If we are to believe all that we hear, social media is the root of all evil in modern society. There are some significant issues – cyber-bullying is a very real problem, and some of us certainly have a lot to learn about what to share or not share. But there are two sides to every story, and I want to talk about some of the positives I have experienced using Facebook in particular.
Of course you’ll be aware of the pixels2Pages Facebook page. I love the way we have been able to connect with our members all over the world, and share our pages and our stories. One of our very favourite things is seeing our “peeps” get together and meet IRL, as they say (in real life). Even if you never post on our page it’s a place where you can see real pages made by real people using Artisan, and hopefully getting some inspiration and ideas for your own pages.
In fact pixels2Pages itself wouldn’t have happened without Facebook, as most of the original p2P team “met” on Facebook long before we ever got to be together in the flesh.
As an ex-pat Facebook is a wonderful way to keep in touch with friends back home. I love that I can see who is having babies and grandbabies, getting married, going travelling, moving house. I love when people share movies & books they have loved, or not loved. Facebook helps ex-pats connect in a new country too. I belong to a number of local Doha Facebook groups which are the main source of information. Through Facebook I learn what’s on in town, which restaurants to try, how to get a car serviced, and which streets to avoid when the traffic is bad. When my hairdresser moved from his salon, I found him again through facebook. I have connected with women living in my neighbourhood through facebook. And when new friends leave Doha to their next assignment, facebook allows me to stay connected.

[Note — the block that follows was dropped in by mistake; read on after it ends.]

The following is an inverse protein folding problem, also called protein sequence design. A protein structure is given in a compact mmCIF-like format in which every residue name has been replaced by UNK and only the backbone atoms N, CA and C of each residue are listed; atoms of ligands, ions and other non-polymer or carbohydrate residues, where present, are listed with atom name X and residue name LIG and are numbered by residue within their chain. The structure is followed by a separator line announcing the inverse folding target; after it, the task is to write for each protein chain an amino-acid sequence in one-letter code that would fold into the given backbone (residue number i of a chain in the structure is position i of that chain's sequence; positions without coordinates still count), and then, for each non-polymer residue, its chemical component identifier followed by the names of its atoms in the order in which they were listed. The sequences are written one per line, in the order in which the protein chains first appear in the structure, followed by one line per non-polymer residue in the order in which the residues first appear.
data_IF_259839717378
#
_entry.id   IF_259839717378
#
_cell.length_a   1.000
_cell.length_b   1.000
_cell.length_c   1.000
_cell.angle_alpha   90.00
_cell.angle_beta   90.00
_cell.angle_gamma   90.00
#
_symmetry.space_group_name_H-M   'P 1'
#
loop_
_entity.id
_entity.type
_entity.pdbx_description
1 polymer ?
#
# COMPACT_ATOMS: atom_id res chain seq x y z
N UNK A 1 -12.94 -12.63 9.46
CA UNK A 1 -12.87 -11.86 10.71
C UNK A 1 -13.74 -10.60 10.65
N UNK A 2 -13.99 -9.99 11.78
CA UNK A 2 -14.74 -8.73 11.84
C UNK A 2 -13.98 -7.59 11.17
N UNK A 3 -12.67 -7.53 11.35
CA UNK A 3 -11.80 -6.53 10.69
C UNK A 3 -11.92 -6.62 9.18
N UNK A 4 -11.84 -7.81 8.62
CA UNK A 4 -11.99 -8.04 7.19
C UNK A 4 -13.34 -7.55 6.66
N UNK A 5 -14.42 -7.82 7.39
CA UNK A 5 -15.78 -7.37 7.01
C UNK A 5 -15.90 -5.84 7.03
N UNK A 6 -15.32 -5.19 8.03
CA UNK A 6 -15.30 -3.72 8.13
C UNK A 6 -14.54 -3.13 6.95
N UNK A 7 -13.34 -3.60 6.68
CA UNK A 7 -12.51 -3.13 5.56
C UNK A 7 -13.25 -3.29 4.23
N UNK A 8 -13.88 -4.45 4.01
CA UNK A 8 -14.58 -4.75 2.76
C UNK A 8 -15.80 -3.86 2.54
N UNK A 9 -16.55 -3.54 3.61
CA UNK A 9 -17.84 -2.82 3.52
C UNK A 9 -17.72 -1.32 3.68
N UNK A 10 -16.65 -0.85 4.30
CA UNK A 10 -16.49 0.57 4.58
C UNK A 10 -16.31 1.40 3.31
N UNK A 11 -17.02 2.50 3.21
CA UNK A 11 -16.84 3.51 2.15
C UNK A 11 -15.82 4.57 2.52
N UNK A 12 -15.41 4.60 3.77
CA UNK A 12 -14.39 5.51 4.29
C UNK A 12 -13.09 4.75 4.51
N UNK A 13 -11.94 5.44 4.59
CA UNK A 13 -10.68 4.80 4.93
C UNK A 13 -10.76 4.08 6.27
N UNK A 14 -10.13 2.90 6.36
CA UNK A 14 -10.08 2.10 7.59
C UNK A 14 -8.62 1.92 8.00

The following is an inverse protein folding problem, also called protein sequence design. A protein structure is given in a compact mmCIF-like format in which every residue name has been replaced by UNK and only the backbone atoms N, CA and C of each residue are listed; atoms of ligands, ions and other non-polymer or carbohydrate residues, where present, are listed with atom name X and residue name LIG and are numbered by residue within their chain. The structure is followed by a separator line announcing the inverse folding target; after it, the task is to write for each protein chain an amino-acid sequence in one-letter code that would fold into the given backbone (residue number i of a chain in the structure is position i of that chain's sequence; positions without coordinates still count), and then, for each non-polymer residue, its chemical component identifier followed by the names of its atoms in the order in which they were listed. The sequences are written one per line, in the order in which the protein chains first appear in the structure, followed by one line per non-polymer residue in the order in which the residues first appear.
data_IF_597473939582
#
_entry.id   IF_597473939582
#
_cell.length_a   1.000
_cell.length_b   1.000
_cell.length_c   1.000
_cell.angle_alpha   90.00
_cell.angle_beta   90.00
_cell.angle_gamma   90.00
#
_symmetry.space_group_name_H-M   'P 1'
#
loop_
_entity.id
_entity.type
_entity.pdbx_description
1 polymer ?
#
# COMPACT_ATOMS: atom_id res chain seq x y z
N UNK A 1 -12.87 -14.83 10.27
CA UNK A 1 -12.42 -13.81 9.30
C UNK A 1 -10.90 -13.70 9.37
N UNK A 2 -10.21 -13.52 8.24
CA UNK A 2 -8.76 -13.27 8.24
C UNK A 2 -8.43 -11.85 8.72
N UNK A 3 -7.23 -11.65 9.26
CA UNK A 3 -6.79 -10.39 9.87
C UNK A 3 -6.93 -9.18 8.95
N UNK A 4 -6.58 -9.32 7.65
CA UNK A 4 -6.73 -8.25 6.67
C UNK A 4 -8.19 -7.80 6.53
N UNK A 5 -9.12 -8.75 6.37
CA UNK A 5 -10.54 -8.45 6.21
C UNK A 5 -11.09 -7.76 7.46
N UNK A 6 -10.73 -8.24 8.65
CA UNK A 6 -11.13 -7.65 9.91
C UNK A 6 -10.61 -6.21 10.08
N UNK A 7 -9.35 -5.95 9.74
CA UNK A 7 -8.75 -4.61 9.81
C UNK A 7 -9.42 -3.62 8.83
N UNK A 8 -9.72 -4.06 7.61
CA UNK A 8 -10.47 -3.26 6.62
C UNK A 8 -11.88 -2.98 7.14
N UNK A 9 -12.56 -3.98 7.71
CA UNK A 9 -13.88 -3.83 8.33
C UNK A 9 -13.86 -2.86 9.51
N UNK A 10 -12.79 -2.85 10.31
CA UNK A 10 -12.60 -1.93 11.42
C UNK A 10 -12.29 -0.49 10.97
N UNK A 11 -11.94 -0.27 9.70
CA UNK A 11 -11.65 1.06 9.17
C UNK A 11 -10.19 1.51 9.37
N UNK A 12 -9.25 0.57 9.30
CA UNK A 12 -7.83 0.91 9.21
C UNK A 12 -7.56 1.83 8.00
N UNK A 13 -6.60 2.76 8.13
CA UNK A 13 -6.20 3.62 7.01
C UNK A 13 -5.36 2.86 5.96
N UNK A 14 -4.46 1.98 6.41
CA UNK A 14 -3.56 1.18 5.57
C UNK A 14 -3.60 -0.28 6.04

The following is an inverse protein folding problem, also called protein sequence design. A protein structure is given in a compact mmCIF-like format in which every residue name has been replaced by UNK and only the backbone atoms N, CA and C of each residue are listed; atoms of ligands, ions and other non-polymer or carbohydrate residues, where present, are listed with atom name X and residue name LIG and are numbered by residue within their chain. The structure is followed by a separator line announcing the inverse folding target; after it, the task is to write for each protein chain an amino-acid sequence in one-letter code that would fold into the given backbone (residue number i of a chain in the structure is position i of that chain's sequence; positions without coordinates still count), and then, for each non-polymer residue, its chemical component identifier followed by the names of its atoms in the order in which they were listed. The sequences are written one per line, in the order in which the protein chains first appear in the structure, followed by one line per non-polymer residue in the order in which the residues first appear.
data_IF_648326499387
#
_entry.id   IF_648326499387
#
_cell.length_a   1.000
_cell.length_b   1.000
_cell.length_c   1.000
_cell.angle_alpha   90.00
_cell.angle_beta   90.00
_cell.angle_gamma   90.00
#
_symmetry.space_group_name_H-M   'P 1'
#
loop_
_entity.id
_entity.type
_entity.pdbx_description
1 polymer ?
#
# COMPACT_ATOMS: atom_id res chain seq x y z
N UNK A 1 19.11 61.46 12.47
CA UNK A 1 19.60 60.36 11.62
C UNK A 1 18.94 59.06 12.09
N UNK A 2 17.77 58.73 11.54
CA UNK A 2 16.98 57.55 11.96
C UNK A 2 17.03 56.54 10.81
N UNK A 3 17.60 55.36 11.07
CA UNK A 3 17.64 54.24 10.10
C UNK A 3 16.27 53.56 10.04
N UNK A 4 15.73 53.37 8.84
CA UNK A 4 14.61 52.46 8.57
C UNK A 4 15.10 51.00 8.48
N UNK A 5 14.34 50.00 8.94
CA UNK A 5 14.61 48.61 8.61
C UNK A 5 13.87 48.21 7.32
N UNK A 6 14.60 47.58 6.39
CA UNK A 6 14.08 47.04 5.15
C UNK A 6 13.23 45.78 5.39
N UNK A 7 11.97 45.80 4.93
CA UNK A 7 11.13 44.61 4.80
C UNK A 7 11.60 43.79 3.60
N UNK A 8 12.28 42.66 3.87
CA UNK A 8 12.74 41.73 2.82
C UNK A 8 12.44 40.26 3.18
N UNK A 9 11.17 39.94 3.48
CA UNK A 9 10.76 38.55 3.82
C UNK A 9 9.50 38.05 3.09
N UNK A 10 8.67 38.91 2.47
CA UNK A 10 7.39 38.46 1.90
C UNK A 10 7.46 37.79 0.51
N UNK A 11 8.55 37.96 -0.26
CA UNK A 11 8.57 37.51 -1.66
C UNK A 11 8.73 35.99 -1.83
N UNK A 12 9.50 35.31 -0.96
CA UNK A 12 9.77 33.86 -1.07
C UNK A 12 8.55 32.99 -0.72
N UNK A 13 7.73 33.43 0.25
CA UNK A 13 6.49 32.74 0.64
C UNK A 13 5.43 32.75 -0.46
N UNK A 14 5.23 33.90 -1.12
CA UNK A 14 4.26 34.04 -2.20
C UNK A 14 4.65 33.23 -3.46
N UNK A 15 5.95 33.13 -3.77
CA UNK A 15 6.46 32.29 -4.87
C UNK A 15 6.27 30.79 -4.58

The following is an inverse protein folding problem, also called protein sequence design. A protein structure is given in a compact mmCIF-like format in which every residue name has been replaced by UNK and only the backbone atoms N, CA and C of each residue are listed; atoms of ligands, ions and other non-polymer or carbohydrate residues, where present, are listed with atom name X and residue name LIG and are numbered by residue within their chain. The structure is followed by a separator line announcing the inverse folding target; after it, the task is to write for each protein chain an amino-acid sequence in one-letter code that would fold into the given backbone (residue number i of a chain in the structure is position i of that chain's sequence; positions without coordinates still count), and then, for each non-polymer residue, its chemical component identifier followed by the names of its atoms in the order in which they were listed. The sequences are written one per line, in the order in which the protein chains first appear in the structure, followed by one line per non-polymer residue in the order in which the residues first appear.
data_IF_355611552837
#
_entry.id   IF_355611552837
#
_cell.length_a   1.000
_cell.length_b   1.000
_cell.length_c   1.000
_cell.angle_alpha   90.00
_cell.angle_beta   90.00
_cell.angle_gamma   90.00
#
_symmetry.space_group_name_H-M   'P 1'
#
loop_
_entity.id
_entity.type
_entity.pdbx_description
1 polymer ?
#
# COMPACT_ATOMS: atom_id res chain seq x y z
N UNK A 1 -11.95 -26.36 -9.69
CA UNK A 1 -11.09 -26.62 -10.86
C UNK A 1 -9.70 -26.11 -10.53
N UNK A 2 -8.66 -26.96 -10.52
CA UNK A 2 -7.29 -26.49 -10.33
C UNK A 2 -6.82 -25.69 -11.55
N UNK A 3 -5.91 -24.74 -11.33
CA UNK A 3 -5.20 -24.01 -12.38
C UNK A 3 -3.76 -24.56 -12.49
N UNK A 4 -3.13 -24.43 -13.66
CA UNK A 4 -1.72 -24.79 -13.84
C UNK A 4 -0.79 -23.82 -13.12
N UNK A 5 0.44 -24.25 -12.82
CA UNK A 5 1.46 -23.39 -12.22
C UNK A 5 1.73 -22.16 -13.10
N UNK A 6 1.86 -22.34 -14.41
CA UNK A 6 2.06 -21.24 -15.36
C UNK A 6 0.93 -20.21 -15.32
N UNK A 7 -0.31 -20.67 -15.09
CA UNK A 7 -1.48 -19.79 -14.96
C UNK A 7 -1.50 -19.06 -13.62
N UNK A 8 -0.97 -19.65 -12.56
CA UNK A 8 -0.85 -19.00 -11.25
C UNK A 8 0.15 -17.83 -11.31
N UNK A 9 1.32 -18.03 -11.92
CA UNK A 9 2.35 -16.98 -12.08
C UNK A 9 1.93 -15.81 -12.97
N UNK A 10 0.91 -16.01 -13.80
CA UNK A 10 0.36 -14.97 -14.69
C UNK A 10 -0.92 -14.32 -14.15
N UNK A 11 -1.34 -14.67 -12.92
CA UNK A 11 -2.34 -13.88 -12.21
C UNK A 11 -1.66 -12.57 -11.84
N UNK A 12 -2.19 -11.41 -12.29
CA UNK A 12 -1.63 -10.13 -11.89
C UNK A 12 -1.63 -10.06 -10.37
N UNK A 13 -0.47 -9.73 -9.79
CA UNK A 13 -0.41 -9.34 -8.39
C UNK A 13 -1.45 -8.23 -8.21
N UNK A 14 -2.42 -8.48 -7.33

I want to tell you a story about a wonderful connection that would not have happened without Facebook. During 2016 Keith & I each visited Jordan separately on mission trips with our church, to work with refugees living in Jordan. A young woman (I’ll call her N) acted as interpreter for each of us at different times. She was from a small town in Iraq that had been destroyed by ISIS. N was a doctor, who had finished her final year and then escaped just in time. She was hoping to get a visa to come to Australia, where she had some relatives. We became Facebook friends, because I was interested to follow her progress. Late last year we learned that N had been granted asylum, together with her mother and her sister. We visited them in their new home, and were able to hear about what they are doing now and their hopes for the future.
We were thrilled to see them again, and thrilled that they were finally able to stop running and start planning a life. If it hadn’t been for social media, we would never have heard from N again. We would not have become “pen friends” or corresponded by letter or email. We would never have been able to track them down amongst the thousands of displaced people in the world. We wouldn’t have known they were in Sydney or where to locate them even if we did. And they wouldn’t have known that we were in Sydney then either.
So yes, Facebook and other forms of social media have their down sides, but I am so grateful that we got to cross paths with these inspirational women, who have suffered and endured and witnessed more in their lifetimes than I can imagine, and to see the hope in their eyes.